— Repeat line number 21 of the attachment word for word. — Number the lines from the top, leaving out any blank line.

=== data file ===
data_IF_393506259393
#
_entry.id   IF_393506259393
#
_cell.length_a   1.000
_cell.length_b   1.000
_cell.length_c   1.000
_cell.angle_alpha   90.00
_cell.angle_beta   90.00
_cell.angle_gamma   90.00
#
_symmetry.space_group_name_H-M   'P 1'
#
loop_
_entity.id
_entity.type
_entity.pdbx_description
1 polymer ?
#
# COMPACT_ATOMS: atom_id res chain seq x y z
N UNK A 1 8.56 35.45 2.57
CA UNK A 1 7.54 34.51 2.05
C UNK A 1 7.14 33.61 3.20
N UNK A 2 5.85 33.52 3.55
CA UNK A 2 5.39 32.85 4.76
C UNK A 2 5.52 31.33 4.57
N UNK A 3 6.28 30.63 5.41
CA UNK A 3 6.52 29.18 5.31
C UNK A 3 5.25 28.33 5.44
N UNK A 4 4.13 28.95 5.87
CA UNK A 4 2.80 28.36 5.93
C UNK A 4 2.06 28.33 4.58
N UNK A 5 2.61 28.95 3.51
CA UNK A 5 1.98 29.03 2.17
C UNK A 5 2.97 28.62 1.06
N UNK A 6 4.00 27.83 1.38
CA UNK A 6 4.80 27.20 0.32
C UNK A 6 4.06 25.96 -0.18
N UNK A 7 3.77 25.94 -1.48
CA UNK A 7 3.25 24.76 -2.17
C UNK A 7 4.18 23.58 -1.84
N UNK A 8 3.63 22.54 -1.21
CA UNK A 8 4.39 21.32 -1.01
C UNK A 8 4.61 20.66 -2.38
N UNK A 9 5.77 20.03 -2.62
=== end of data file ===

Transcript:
N UNK A 1 8.56 35.45 2.57